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Organization Modeling: Innovative Architectures for the 21st Century

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Organization Modeling: Innovative Architectures for the 21st Century


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JOSEPH MORABITO holds a Ph.D. in Information Management and has done extensive research and publishing in enterprise architectures, business process design, and information modeling. He consults to a wide variety of organizations. He is a contributing author of Information Modeling (Prentice Hall PTR, 199).

IRA SACK holds a Ph.D. in Mathematics and Computer Science and has published several papers on information modeling, organization theory, and the business foundations of e-commerce.

ANILKUMAR BHATE consults in the areas of technology and product development, engineering design, and quality assurance. He has published numerous papers on information modeling and culture.


  • Copyright 1999
  • Dimensions: 7" x 9-1/4"
  • Pages: 320
  • Edition: 1st
  • Book
  • ISBN-10: 0-13-257552-3
  • ISBN-13: 978-0-13-257552-2


The revolutionary guide to architecting your entire organization!

  • Modeling your entire organization for maximum effectiveness
  • Architecture-in-the-large and architecture-in-the-small
  • Harnessing tacit knowledge and learning
  • Practical guidelines for implementing your models

Now, go beyond modeling your software and your processes: model your entire organization for maximum competitive advantage. Organization Modeling: Innovative Architectures for the 21st Century introduces the revolutionary discipline of object-oriented organization modeling, combining today's most sophisticated approaches to IT modeling with the latest advances in organization and management frameworks. Discover powerful new tools for modeling-and transforming-your organization's environment, goals, processes, information and knowledge resources, structure, technology, even culture. Coverage includes:

  • Why it's dangerous to think of today's IT models as "business models"
  • How to create and align small-scale "organization molecules" into effective enterprise-wide architectures
  • Envisioning organizational patterns
  • Integrating data, knowledge, and information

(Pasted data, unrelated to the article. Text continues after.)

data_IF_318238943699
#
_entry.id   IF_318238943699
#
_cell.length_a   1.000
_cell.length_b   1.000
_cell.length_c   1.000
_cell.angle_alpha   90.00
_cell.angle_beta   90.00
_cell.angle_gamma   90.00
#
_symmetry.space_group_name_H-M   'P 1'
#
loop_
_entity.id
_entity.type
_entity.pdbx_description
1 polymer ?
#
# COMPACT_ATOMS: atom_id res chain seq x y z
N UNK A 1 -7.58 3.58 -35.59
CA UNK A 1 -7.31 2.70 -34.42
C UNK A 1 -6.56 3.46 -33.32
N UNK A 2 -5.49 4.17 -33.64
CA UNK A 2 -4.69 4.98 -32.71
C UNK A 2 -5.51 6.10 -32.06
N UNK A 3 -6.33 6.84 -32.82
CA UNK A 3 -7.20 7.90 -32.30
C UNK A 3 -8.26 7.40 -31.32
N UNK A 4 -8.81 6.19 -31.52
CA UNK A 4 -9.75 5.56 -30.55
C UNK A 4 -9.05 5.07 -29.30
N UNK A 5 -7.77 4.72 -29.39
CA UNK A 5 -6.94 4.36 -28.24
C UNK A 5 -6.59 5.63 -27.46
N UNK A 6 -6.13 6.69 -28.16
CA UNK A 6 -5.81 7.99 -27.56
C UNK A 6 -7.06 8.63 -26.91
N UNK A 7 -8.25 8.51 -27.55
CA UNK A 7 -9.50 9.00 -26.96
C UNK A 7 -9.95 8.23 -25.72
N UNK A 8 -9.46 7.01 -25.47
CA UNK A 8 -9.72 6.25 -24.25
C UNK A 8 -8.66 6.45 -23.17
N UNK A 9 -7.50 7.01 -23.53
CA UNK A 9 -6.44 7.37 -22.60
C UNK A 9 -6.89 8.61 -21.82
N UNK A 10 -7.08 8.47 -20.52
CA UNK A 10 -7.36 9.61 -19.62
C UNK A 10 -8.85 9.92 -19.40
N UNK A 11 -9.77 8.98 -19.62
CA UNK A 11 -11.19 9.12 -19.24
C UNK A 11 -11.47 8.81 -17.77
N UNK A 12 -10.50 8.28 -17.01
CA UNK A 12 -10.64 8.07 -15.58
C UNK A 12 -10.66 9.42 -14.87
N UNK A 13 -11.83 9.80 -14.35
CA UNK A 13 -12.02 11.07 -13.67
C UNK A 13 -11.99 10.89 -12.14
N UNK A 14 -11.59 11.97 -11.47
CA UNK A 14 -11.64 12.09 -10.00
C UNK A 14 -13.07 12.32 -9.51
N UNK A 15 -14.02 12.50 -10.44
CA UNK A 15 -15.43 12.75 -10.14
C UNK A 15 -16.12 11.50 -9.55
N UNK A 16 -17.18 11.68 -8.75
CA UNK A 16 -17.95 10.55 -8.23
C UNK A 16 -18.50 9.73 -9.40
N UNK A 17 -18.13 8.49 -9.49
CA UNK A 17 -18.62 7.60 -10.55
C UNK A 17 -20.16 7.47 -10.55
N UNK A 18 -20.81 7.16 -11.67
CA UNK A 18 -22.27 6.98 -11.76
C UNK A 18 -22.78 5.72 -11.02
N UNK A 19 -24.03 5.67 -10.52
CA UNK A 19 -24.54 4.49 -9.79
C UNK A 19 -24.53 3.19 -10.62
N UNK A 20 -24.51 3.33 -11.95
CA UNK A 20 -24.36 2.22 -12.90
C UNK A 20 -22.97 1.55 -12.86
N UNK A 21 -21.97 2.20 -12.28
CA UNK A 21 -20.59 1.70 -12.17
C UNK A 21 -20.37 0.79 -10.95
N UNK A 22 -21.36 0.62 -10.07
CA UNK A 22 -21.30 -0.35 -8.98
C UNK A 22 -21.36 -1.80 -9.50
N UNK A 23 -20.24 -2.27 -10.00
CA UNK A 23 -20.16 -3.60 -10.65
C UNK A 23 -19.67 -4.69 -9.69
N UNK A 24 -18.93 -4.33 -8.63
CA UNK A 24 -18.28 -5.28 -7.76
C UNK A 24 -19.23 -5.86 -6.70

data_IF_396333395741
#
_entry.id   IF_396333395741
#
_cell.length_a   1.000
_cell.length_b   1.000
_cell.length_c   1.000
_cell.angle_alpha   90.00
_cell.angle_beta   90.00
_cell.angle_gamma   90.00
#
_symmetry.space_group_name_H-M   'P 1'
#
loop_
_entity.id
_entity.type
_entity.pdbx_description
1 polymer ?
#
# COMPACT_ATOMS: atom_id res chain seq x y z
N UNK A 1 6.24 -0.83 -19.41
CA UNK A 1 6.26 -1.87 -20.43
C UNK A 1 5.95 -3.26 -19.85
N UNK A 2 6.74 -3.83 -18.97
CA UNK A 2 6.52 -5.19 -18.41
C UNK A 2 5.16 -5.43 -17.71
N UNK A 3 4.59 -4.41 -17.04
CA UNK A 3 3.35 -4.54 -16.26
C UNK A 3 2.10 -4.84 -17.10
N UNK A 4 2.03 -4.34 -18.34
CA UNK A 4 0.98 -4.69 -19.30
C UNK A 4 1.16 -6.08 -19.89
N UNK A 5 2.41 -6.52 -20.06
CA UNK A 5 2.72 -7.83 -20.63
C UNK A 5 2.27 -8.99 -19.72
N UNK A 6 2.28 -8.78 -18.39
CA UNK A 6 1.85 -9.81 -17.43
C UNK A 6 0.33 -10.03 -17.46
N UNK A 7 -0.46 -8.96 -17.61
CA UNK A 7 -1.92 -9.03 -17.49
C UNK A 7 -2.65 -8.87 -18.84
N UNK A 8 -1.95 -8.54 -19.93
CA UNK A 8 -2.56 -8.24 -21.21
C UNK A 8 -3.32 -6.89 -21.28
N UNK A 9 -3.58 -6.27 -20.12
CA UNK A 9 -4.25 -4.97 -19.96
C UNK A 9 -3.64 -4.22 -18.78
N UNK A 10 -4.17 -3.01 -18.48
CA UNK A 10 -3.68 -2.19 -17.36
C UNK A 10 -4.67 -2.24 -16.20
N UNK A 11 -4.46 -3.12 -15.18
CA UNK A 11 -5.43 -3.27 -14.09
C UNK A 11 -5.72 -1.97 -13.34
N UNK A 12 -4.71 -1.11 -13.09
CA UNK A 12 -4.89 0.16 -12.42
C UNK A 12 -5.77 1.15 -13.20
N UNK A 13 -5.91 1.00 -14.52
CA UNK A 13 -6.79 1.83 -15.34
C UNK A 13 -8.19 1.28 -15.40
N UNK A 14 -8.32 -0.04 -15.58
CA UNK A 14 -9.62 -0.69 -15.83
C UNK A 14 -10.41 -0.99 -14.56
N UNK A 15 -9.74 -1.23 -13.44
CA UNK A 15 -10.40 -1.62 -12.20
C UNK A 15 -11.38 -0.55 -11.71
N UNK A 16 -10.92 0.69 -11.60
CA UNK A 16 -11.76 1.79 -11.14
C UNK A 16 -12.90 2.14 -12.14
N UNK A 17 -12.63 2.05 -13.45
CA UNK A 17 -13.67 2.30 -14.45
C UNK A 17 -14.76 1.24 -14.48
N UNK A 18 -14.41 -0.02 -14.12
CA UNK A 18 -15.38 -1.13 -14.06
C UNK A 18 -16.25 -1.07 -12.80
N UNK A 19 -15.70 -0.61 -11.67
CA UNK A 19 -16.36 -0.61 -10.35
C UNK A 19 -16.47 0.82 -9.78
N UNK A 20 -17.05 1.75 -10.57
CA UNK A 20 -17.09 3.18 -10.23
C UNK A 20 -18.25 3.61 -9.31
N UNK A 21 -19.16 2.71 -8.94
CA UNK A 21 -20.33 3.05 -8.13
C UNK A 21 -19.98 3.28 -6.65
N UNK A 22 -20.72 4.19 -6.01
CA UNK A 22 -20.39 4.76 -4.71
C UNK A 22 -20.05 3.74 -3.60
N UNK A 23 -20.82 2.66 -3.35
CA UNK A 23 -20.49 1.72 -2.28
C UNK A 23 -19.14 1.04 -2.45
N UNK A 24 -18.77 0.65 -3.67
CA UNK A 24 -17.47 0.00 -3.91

Whether you're an executive, IT planner, analyst, software professional, or student of management, if you want to improve your organization's effectiveness, you finally have a disciplined, systematic framework for doing so: Organization Modeling.

Sample Content

Downloadable Sample Chapter

Click here for a sample chapter for this book: 0132575523.pdf

Table of Contents

 1. Organization Modeling.


 2. An Introduction and Critique of Organization Theory.
 3. Designing Organizations.
 4. A New Approach to Organization Modeling.
 5. The Layered Organization.
 6. Organization Molecules.
 7. Aligning Organization Molecules.
 8. The OM Design Process.
 9. Organizational Patterns.


10. Directionality and Culture.
11. Process Formulation.
12. Data, Knowledge, and Information.
13. Knowledge Formulation.
14. The 21st Century Learning Organization.
Appendix A: Brief Review of Information Modeling.



Organization Modeling (OM) is all about architecting organizations. Architecting the organization entails understanding, analyzing, designing, and communicating the most relevant parts of the organization and how they fit together. In this book, we provide an innovative framework that models organizational constructs with analytical discipline. We draw on organization theory (OT) to identify organizational components and their relationships, and use information modeling (borrowed from the computer software field) as a structuring mechanism. The result is a revolutionary, yet simple and effective, paradigm for crafting organizational architecture.